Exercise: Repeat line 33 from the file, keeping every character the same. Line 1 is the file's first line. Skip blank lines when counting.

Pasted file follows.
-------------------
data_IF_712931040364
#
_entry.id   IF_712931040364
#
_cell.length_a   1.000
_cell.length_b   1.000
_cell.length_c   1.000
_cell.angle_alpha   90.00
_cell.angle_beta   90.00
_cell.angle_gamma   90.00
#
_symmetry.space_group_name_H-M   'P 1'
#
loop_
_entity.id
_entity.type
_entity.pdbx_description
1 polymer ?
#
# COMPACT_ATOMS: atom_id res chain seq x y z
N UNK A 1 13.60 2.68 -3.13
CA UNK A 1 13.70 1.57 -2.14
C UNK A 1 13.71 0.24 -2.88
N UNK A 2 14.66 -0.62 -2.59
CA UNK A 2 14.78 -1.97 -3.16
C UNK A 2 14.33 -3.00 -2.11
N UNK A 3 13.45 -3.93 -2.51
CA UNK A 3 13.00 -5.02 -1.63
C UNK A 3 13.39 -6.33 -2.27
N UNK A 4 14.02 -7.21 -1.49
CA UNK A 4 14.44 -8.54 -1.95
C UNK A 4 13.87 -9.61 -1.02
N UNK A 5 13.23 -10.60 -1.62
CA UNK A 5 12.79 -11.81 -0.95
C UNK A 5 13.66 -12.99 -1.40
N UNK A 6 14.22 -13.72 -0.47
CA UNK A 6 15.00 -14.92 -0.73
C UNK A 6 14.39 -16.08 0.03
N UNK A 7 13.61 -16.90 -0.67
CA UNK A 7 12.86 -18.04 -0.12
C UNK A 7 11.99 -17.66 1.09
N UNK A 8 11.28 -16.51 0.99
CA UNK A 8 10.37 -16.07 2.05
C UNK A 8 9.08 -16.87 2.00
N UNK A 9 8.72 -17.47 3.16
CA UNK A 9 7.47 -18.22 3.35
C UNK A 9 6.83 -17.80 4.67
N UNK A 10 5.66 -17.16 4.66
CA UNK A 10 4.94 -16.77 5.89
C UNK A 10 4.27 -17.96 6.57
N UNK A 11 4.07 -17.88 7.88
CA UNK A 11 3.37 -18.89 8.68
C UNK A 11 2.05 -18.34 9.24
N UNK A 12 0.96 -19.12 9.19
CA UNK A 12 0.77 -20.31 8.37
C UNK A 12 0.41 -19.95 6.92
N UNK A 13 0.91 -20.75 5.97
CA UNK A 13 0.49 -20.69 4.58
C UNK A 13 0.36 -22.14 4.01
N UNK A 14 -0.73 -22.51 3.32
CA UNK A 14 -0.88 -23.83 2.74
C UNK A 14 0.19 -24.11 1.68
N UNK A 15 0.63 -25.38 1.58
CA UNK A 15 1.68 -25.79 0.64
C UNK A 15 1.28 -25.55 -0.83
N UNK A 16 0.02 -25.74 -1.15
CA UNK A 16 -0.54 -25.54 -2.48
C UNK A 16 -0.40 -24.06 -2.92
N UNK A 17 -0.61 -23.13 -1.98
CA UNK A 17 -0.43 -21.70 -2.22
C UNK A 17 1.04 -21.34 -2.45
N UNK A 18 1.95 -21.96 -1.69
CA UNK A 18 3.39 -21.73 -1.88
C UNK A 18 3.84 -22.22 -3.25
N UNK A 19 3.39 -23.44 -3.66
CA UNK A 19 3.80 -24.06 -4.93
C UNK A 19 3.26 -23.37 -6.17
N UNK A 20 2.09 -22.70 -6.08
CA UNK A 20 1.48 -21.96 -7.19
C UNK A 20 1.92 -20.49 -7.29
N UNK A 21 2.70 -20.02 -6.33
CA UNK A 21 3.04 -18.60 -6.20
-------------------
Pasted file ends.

N UNK A 5 13.23 -10.60 -1.62